Any true paradigm shift requires literally re-wiring the brain. Thinking functionally is not the same as thinking procedurally (for example). The neural pathways of the brain need to be connected appropriately for the new paradigm to become natural. When you were a kid you were, if typical, used to walking and running. Then you probably got a bicycle (or a skateboard if you are young enough). You tried, you fell down, you tried again. Your brain got used to the subtle balancing required. Swimming - same deal. Differentiation - same deal. Haskell - same deal.
As an instructor, the above implies that you should provide guided practice at the beginning - a skateboard park for the mind. If your students solve a lot of simple problems (not syntactical, but logical) they will skin their knees on these but if they are well chosen will get the skills. In scheme, reversing a list with only head and tail is simple enough. Doing it in linear time takes a bit more skill, but the technique is both cool and satisfying. Writing the code wires the brain. And, like riding a bicycle, it is hard to un-learn it once you get it, since the brain is now different.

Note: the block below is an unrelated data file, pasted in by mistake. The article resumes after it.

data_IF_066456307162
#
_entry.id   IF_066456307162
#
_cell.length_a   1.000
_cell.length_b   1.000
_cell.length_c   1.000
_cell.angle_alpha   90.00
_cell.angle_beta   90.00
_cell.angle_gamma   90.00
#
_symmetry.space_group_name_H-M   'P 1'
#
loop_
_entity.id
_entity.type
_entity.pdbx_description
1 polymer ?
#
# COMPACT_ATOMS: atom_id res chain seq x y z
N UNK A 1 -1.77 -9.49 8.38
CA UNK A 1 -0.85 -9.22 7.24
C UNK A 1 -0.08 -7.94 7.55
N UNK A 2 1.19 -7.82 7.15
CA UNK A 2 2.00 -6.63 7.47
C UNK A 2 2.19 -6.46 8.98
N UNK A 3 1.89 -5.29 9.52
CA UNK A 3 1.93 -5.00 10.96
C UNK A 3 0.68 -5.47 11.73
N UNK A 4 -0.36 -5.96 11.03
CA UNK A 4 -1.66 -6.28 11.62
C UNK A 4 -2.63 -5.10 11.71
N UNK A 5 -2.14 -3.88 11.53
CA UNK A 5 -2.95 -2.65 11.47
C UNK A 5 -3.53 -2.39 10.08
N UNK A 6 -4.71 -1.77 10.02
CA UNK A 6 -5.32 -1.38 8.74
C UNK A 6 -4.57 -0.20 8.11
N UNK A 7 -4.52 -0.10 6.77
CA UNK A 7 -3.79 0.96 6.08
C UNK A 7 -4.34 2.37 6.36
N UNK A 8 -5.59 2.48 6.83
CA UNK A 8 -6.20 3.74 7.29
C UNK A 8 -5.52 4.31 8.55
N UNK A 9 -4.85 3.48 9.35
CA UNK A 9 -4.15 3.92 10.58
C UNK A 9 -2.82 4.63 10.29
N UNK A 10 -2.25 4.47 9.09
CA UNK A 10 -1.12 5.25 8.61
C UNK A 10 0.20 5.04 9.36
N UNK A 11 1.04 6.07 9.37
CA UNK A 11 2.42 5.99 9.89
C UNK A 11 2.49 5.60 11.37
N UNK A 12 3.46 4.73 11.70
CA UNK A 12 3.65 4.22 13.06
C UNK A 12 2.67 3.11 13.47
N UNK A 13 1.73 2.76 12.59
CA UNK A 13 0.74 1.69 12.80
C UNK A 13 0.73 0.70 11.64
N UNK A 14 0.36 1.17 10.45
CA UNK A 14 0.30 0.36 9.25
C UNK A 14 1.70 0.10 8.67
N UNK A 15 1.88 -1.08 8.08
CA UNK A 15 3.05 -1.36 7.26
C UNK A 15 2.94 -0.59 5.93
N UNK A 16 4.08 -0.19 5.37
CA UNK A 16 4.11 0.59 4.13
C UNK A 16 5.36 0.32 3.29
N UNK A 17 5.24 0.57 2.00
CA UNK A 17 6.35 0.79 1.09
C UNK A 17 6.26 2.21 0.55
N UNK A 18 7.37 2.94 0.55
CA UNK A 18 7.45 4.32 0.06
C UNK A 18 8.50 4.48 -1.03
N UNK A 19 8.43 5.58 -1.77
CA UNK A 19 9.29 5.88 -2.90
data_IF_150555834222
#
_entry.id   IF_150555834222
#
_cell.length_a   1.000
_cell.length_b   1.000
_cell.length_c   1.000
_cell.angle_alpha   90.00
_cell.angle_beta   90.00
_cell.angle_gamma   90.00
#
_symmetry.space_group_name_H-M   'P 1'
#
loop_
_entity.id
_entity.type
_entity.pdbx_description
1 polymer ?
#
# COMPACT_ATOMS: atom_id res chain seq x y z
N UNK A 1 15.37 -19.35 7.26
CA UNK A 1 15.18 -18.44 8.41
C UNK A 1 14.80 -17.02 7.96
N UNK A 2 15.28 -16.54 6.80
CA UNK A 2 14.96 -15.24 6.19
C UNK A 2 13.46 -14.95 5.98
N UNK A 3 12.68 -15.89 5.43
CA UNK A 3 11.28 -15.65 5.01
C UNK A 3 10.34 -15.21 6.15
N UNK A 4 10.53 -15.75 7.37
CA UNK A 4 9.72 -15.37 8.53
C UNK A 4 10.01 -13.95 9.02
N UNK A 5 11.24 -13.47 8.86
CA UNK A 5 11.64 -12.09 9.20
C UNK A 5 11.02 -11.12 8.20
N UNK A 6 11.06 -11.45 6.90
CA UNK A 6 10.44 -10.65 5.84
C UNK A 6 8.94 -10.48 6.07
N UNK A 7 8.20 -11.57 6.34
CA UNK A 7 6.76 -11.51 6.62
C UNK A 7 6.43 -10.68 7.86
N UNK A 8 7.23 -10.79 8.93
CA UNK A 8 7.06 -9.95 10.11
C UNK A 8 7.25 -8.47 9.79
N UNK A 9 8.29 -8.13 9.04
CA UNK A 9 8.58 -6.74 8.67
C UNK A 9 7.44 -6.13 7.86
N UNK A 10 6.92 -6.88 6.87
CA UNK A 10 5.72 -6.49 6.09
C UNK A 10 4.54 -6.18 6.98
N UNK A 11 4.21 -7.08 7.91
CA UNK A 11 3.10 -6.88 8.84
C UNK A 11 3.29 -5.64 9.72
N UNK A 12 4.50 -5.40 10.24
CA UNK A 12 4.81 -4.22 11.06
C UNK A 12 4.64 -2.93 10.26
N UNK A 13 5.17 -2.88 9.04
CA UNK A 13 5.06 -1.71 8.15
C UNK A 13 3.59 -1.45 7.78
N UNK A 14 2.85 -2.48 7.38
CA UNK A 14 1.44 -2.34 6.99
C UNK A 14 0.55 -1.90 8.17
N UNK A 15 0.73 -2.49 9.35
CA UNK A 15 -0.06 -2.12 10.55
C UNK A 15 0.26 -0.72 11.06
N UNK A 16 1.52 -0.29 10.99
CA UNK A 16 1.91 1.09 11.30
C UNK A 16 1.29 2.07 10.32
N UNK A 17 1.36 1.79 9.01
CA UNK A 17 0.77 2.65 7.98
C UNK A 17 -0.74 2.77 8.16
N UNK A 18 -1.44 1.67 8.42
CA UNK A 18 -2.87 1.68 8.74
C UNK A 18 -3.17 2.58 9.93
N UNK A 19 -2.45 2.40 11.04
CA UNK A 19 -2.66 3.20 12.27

So, make it possible for the students to fall a lot, but to get up without getting discouraged.
To add a bit of specificity to this. Assuming you know the paradigm well yourself, what are its 100 most important techniques? Can you come up with a 10-30 minute exercise for each of them? Try to have each exercise focus on just one thing (mostly anyway). These are your Etudes. Can you come up with 10 exercises for each of the 100 techniques, even if they vary only slightly?
Acknowledgement: At SIGCSE 2004, Owen Astrachan (of Duke) convinced Microsoft Research, through Jane Prey, to give every attendee the book The Art of Changing the Brain by James E Zull.